10 Tips On How to Deal With Difficult Relatives This Holiday Season

Family gathered around a dinner table.

The holidays are right upon us with Christmas just around the corner. Many of us have made plans to meet with our relatives and celebrate, but, unfortunately, many of us find these yearly holiday traditions more stressful than joyful.

Although we may be tied by our genes, sometimes that’s all we have in common with some of our relatives. Our differences can become especially pronounced when we’re all gathered in one room, expectations of perfection and happiness wafting through the air along with Aunty Muriel’s whiskey breath.

But it doesn’t have to be all bad. Although our families can often make us wish we were adopted, there are ways to keep a cool, level head and slide right through the holidays without any altercations.

Below I’ve compiled a list of tips to help you deal with stressful relatives this holiday season.

1. Have realistic expectations.

Sometimes we might feel inclined to romanticize the holidays and to hope that the magic that fills the season may touch some of our more difficult relatives’ hearts. In an ideal world, the spirit of Christmas would be enough to make the world a better place. Sadly, that just doesn’t happen outside of a Hallmark movie. If Aunty Muriel’s been hitting the booze and judging you at the Christmas gathering for the last twenty years, then she’s probably not going to stop now. Accept this reality and do your best to not let her get under your skin.

2. The hits they take at you say more about them than about you.

If you know that you’ve worked hard this year, and you know your own worth, then Aunty Muriel’s salty remarks shouldn’t have an effect, no matter how hard she tries. Try to stay above it all by reminding yourself that the jabs she takes at you say more about her than they do about you. People who are happy with their lives have no need to bring others down. Let Aunty Muriel be her usual miserable self and keep holding your head high. You don’t need her or anyone’s approval to know your own worth.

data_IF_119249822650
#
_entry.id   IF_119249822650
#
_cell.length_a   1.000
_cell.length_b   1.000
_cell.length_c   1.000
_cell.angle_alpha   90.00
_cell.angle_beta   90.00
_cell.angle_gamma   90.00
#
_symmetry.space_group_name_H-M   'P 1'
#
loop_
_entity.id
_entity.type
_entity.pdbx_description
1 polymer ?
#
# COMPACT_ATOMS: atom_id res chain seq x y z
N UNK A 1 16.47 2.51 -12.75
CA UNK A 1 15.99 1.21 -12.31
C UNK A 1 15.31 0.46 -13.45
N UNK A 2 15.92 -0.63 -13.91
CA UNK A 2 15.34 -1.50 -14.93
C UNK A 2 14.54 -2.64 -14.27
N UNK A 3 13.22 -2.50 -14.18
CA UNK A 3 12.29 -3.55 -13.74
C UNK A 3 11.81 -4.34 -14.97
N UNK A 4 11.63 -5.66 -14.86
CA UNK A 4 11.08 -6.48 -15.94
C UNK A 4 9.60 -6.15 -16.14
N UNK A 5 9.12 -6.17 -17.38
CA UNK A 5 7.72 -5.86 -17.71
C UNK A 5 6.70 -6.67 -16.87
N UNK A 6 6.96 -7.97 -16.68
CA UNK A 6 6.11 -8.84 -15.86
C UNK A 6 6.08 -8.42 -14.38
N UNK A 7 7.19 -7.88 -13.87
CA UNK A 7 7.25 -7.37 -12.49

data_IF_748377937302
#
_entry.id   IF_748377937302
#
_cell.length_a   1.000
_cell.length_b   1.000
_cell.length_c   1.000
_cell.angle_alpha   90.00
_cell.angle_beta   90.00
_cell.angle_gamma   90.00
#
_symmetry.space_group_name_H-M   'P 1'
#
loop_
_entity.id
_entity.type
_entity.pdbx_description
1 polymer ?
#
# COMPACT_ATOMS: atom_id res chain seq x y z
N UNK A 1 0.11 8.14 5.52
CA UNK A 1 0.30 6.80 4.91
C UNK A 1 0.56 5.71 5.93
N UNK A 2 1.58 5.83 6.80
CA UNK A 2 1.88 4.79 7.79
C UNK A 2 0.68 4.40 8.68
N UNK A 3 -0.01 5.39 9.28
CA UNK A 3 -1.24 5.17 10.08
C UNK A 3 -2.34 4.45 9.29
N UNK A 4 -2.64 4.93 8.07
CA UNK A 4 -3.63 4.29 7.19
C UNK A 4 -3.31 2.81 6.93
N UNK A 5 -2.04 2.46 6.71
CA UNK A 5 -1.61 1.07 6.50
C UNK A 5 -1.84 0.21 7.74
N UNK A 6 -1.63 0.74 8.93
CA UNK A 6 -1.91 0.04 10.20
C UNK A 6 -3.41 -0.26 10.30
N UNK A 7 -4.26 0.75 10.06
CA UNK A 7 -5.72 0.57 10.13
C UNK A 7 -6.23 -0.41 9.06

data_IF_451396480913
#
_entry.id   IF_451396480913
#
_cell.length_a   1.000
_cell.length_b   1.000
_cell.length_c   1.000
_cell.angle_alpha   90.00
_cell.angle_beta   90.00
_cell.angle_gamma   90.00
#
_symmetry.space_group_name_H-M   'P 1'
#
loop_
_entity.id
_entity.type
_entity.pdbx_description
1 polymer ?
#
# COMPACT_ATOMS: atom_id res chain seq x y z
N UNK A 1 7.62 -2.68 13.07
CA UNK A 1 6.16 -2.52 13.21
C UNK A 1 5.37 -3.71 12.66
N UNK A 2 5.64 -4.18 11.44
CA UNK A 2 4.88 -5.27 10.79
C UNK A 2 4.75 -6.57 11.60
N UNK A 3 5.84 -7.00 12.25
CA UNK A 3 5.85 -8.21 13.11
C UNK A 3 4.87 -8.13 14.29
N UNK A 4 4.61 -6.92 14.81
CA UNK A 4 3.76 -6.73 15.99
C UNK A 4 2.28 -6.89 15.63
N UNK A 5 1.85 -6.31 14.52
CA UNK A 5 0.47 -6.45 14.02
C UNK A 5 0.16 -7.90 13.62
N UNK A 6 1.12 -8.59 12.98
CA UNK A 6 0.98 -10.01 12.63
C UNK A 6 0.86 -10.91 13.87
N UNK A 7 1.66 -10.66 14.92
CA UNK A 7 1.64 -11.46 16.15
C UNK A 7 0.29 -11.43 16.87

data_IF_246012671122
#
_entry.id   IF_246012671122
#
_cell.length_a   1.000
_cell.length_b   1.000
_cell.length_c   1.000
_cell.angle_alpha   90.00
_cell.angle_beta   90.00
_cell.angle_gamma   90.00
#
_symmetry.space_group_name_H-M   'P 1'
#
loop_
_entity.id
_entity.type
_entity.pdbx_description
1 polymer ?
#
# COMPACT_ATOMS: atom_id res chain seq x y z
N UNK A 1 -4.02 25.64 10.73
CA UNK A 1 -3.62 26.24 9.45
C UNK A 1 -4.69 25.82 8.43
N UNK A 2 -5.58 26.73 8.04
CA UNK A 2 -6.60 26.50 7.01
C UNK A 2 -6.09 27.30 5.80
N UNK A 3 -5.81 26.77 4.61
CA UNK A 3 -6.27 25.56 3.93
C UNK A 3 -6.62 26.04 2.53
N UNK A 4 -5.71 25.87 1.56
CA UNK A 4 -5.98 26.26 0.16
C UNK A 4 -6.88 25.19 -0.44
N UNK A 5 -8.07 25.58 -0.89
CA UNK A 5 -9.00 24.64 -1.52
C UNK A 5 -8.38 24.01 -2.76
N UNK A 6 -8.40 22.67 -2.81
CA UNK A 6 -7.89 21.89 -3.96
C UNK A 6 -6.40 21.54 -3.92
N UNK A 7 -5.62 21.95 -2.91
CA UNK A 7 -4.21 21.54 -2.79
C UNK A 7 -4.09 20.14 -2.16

3. Take bathroom breaks.

It’s all bound to be too much at some point, and that’s perfectly fine. After all, you’re only human. Holding your tongue all night, and trying to be the better person is harder work than anyone ever gives anyone credit for. Remember that you can always excuse yourself for a bathroom break. Take a few minutes to yourself, gather your thoughts, take a few deep breaths, maybe splash some water on your face, and, once you feel good and ready, head out again. Take as long as you like and as many breaks as you need. It’s nobody’s business what you do in there anyway.

4. Focus on the positives.

In spite of unpleasant relatives trying to gnaw at our insecurities and making an otherwise perfectly fine evening uncomfortable, there are still a lot of things to look forward to. It’s helpful to remember that an uncomfortable situation can often be fixed by small changes in perspective. Yes, Aunty Muriel has been keen on pointing out the five pounds you gained since your divorce. But, if the price to pay for a taste of grandma’s cooking and some friendly gossiping with your beloved cousin equals to few moments a year of Aunty Muriel’s intrusive commentary, then so be it. Accept the negatives, let them be what they are, and focus on the positives.

5. Plan ahead and strategize.

The date and place have been set. Once you know you have this family reunion coming up, and you’re going to see people there that are going to make the evening uncomfortable, then it’s best to be prepared. You can decide to be cordial and still keep your distance from said people for the rest of the evening. If it’s someone with whom you’ve had an altercation before, chances are they might try to keep some space between the two of you as well. If it’s someone whom you might not be able to avoid, it can help to prepare some retorts to their intrusive questions and shady commentary ahead of time.

6. Remember to laugh.